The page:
The news that her daughter’s grave might be lost is forcing her to go through the grieving process once again, she said.
“I’ve been crying. I can’t sleep. It’s horrible,” she said. “It’s even worse because I don’t know where she’s at.”
She is not alone.
Elli Patacque Montgomery, a medical advocate for the Cook County Sheriff’s office, spent Sunday trying to help people through the information process and offering them counsel in their grief.
“People are either in denial or they are angry,” she said.
The cemetery where many well-known blacks are buried — including Emmett Till, whose death helped spark the Civil Rights Movement — has been closed since 8 p.m. Friday because it is considered a crime scene. There was no indication Sunday as to when it will reopen.
The Rev. Jesse Jackson said Sunday that religious leaders will work with will work with Till’s family to start a fund for a memorial. Money that was in a fund administered by the former cemetery manager apparently has disappeared.
On Sunday, Cook County Sheriff’s employees were taking information at Eisenhower High School in Blue Island from those seeking information about burial plots.
“We’re trying to get information from them and give them burial plot information. Hopefully, they’ll find out everything is OK,” said Willie Winters, director of jail diversion and crime prevention.
Steve Patterson, a spokesman for Dart, said there are 100,000 gravesites at the cemetery, according to the maps the sheriff’s department has found.
Richard and Leola Reynolds, of Blue Island, hoped everything would be OK with the burial sites they were seeking information about. The couple went to the high school seeking information about Richard’s father and six of Leola’s relatives who are buried at Burr Oak.
“We visit every year,” Richard Reynolds said. “We have a hunch they haven’t been disturbed.”
By 2 p.m. Sunday, more than 1,000 people seeking information about burial plots had been to the high school to fill out forms. The sheriff’s office was expected to contact them within five days, Winters said. But officials said that as of today, requests for information will be accepted only via e-mail or over the phone. Information will be taken at (800) 942-1950 or (708) 865-6070 or burroakcemetery
The Press Conference this afternoon won't hold too many big surprises
There has been a lot of talk about Roland Burris' legal bills, and lack of contributions to his campaign. It seems like there is not a lot of support, maybe people don't want their names to show up on his contribution list?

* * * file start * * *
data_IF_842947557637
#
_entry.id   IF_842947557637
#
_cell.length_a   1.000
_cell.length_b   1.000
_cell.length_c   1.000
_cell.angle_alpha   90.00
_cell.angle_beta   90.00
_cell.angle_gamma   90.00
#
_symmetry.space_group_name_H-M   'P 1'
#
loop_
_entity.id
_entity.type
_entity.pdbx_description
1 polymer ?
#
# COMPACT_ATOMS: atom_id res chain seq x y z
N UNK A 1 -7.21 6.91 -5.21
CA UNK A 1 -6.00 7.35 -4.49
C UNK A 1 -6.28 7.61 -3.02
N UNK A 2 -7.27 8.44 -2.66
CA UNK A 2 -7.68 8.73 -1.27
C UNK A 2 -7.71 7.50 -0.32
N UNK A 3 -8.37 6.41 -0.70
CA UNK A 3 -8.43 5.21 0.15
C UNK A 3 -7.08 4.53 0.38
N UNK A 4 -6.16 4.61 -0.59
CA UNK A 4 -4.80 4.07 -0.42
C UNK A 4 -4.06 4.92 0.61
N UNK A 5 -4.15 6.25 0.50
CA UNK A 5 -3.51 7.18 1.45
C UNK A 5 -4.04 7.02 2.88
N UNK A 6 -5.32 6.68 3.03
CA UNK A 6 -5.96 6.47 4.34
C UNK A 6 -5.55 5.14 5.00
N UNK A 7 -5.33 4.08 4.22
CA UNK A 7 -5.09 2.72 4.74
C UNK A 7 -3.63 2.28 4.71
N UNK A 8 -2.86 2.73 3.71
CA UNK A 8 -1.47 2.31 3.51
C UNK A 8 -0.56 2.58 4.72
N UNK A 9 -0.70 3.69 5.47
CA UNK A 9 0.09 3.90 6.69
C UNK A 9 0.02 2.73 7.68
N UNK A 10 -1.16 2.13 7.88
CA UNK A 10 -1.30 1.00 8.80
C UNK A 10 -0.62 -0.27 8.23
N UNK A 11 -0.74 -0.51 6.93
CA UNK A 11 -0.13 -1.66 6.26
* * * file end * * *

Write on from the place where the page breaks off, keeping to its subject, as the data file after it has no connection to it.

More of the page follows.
I am sure that Roland Burris should be concerned about his Tombstone in Oak Woods Cemetery on the South Side of Chicago, specifically Cook County where there are already two cemeteries with some unethical issues, one, Burr Oak Cemetery hitting the national news now.
Burris Won't Run For Senate In 2010: SourceCHICAGO (CBS) ― Click to enlarge1 of 1
Sen. Roland Burris (D-IL) fields questions from the media following a Small Business Administration round table discussion at the University of Illinois on May 27, 2009, in Champaign, Ill.
Democrat Burris, a former state attorney general and comptroller, was appointed last year to fill the vacant Senate seat of President Obama by then-Gov. Rod Blagojevich. But the circumstances surrounding that appointment – including federal charges that Blagojevich sought to sell the seat to the highest bidder – have dogged Burris.
Blagojevich, now facing a corruption trial, was kicked out of office by state lawmakers early this year.
Word of Burris' expected departure from the field of potential Senate candidates comes a day after Illinois Attorney General Lisa Madigan announced she will seek re-election to her state office, rather Senate. Madigan would have been a front-runner for the Democratic nomination.
Democrats who have expressed an interest in running include Chicago businessman Christopher Kennedy, son of the late U.S. Sen. Robert F. Kennedy, state Treasurer Alexi Giannoulias and Chicago Urban League chief Cheryle Jackson. Meanwhile, Republicans hope to capitalize on the Blagojevich scandal and reclaim the seat for the GOP. North Shore Congressman Mark Kirk is interested in running.
It was apparent right from the moment that he took office Burris had virtually no chance of winning at the polls.
The senator faces not only rock-bottom voter opinion numbers, but he's raised barely any money while others who plan to run statewide next year are preparing to raise up to $25 million each for their campaigns.
Burris scheduled a public appearance for Friday afternoon in the South Loop to make a "major announcement," his Senate office said.
(© MMIX, CBS Broadcasting Inc. All Rights
No peace now
Meanwhile, more than 700 families with loved ones buried at Burr Oak registered with the Cook County's sheriff's office, which is heading up the investigation.
Throngs of families flooded the graveyard trying to find whether their family members had been victimized in death.